Making herself heard: Valeria Aloe shares lessons for Latina entrepreneurs learned in business world — and at Statewide Hispanic Chamber

Taking calls from a farm in Argentina, Valeria Aloe sometimes has to pause for the loud roll of tractors and the cries of South American birds.

It wouldn’t be the first time her voice had been drowned out.

She’s determined to be heard now, after reflecting on years of her career in which she was afraid of speaking up. She’s now conveying to other Latinas in the business world that it’s time to overcome what she calls “culturally limiting” beliefs that have, for too long, kept them quiet.

A small town in Argentina — and the label of “third-world country” she was told belonged to her homeland — is where it began for Aloe, an author who left a local mark on entrepreneurs at the Statewide Hispanic Chamber of Commerce of New Jersey.

“When you come to a first-world economy from the ‘third world,’ you really wonder what you could possibly contribute,” she said. “And, particularly as Latinas, who are often the first generation in families to step into college and professional spaces with opportunities not available to our parents, we’re carrying that mindset as we try to chase certain expectations.”

Valeria Aloe’s top-selling book.

That’s part of what the first-time author explores in her recent “Uncolonized Latinas: Transforming Our Mindsets and Rising Together,” which has risen to the top ranks among Amazon’s new book releases.

A lot of what she identifies as the mindset people carry from Latin America to the U.S. — and what’s later passed onto future generations — came from observations of entrepreneurs during her time running the local Hispanic chamber’s training programs.

“What happened is that, in 2016, when I left a corporate career and stepped into that role at the chamber, it was the first time I was fully immersed in the Hispanic community in the U.S., after spending many years being the only Latina in the room,” she said. “I finally had this immersion, and learned a lot from it.”

Aloe, who had worked at firms such as PricewaterhouseCoopers and Procter & Gamble, noticed a pattern in the Hispanic entrepreneurs she interacted with: They would grow their business. And then, they’d get stuck.

The struggles they confided in her were the same ones she faced as an immigrant herself; they were also the same ones she believes accounts in part for what she termed the “Hispanic paradox,” or the massive disparity between a 60 million population size in the U.S. and the less than 5% of leadership positions the community occupies.

One of the main features was that the professionals felt a deep sense of “unworthiness,” Aloe said. She roots that in the colonial history of resource-stripped, and thus underdeveloped, countries.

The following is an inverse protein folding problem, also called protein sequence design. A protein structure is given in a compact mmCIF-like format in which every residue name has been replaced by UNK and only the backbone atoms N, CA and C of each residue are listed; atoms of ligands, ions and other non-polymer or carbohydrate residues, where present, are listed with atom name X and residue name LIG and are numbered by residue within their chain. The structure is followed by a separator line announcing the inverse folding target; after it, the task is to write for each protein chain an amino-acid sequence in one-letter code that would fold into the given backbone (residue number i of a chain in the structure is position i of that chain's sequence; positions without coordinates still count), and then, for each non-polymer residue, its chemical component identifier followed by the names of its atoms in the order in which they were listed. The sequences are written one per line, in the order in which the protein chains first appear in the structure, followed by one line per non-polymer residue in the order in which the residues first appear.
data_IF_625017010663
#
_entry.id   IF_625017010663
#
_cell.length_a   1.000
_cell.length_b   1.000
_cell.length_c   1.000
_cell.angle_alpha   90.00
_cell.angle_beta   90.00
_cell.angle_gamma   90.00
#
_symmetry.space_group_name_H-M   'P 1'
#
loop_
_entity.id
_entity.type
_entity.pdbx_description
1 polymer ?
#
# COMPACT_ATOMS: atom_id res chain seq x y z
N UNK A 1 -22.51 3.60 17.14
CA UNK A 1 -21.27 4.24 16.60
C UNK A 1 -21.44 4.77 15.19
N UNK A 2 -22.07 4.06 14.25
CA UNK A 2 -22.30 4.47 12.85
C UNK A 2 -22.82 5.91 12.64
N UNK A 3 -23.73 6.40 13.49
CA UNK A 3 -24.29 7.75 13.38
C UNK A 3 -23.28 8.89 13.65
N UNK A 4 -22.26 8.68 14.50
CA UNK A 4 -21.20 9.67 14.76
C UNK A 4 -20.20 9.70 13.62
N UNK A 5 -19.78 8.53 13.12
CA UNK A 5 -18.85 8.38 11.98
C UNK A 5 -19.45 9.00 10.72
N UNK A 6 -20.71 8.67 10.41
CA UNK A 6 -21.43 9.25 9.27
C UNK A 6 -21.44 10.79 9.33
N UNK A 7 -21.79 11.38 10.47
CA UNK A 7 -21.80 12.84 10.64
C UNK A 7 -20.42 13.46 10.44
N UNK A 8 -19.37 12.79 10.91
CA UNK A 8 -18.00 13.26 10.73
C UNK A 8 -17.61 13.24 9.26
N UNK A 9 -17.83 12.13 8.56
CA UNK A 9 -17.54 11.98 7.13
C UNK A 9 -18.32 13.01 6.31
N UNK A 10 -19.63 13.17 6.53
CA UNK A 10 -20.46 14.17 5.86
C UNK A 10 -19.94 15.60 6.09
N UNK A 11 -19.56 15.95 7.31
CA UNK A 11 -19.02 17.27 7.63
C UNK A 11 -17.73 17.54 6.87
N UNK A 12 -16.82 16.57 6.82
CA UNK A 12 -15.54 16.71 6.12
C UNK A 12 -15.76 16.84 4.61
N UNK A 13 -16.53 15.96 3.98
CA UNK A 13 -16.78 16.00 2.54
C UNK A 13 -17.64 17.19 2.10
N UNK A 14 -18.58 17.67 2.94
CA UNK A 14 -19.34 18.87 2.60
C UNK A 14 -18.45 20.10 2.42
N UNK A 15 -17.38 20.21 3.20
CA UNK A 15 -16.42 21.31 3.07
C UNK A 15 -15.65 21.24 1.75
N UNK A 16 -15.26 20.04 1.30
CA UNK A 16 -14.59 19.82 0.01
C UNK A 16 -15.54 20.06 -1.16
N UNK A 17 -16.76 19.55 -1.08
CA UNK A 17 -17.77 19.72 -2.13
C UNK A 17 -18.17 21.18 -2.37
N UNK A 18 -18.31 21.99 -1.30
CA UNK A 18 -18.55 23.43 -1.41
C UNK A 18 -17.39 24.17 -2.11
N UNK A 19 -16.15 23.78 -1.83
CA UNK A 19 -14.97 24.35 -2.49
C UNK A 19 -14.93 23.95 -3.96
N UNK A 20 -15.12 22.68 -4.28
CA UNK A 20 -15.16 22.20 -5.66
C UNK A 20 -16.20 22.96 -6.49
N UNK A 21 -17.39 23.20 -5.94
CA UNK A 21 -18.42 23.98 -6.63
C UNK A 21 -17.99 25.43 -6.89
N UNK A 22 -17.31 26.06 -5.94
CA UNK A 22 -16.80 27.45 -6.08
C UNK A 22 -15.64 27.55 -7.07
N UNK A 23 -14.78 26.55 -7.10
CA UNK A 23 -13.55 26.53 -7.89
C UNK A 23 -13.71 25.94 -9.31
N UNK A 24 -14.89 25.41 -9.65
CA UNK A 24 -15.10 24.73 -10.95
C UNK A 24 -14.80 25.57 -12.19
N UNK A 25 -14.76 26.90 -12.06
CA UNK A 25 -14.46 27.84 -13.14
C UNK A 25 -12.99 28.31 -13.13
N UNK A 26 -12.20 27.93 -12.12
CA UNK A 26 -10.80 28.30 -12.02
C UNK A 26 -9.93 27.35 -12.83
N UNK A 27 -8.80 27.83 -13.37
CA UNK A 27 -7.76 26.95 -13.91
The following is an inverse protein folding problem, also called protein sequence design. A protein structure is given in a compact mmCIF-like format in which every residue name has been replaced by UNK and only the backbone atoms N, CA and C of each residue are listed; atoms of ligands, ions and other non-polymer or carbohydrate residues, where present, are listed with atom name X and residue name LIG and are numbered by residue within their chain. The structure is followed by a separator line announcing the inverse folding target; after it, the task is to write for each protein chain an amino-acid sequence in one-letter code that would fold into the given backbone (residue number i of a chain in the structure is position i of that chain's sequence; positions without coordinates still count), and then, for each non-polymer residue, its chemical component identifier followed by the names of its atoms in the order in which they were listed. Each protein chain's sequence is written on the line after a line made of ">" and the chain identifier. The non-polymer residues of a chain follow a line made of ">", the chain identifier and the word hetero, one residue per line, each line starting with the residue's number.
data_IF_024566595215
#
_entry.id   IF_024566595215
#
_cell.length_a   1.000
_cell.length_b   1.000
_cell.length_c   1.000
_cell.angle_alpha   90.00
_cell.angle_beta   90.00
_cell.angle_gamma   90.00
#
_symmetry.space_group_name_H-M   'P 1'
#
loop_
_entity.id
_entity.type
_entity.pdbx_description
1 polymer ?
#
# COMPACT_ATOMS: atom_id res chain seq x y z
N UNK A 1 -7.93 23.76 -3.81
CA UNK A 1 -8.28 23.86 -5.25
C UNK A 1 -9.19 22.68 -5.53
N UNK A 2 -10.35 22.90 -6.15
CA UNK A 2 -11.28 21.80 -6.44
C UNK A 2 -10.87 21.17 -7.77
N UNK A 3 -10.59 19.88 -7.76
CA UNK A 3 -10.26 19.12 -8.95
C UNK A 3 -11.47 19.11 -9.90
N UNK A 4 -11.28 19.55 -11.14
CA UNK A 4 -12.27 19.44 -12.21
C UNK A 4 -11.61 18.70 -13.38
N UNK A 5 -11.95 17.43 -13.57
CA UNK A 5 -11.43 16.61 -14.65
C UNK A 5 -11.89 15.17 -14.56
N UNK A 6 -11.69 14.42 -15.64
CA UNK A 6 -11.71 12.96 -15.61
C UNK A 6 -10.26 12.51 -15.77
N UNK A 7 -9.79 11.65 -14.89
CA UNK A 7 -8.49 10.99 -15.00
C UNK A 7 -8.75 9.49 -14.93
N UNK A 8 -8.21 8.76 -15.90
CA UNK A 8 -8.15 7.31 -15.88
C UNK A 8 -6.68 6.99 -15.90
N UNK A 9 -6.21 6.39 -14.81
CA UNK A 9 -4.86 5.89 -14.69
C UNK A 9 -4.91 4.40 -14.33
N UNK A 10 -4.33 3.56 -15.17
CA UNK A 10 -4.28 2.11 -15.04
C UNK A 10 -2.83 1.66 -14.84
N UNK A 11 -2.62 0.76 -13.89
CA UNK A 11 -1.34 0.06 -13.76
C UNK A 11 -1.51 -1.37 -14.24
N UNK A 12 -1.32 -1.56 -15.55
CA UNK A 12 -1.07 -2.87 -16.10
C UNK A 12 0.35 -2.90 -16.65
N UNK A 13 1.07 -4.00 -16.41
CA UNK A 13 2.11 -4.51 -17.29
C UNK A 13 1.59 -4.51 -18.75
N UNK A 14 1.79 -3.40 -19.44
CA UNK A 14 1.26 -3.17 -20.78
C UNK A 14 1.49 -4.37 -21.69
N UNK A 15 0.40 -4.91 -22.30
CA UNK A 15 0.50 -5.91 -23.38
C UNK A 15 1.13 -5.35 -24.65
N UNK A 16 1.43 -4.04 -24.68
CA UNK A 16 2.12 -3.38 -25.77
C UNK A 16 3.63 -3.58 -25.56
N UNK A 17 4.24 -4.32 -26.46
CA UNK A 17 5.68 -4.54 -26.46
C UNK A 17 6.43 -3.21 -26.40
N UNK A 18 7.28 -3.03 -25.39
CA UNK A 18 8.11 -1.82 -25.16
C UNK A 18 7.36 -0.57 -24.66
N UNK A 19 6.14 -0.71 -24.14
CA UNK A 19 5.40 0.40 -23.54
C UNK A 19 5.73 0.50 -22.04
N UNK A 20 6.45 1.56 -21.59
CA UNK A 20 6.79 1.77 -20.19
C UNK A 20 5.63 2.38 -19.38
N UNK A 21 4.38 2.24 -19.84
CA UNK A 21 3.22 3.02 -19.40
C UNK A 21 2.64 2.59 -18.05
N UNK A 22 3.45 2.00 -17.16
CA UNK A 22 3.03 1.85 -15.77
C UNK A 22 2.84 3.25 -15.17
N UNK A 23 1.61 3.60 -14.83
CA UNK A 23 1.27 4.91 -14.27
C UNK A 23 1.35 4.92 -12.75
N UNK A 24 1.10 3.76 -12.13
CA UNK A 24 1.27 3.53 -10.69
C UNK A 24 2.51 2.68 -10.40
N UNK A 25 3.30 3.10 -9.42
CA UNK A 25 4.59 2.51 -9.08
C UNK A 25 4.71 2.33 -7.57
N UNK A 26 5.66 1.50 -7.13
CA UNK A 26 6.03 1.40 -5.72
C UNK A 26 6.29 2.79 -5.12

“(Hispanic immigrants) come from a lot of poverty and struggle,” she said. “Right now, where I am in Argentina, 40% of kids under 15 years old live under poverty. And, when you come from poverty, and start doing well, I can tell you from my own experience, when you suddenly have access to money, you feel very uncomfortable with the money coming in.”

The result of that, in her view, is entrepreneurs overcompensating, experiencing burnout, competing fiercely with others in their same community as a way of validating their own success. Hispanic entrepreneurs also tend to undercharge for services — sometimes up to 60% less — compared with peers, she found.

Paired with that, she adds, are other “culturally limiting” behaviors.

“Our culture often teaches us to put our heads down and not ask for what we need,” she said. “I spent a long time in the corporate world just being thankful to get opportunities, not asking for promotions or salary increases. And I can tell you — I spent seven years as a top talent, not asking for it — when you don’t ask, you don’t get.”

Part of Aloe’s project is to find potential solutions for professionals dealing with these struggles, which she calls a process of “unlearning.” Self-advocating, taking more assertive action and building a personal brand all serve that purpose.

“It’s about talking about our victories, tooting your own horn,” she said. “As Latinos, we don’t do that. We come from a cultural silence. We were told, growing up, to just be quiet.”

The hope for Aloe is that her book also can bring more awareness for non-Latino “allies,” especially corporate managers and those targeting this demographic market, to understand why Latino professionals can get stuck in the way they do.

Additionally, she’s hoping to have an impact on the country’s growing young Latino workforce.

“Empowering our youngest is critical,” she said. “Sometimes, it’s harder to change mindsets later, as we can become more fixed in those mindsets as we grow. So, there’s a huge potential in helping younger generations with this understanding.”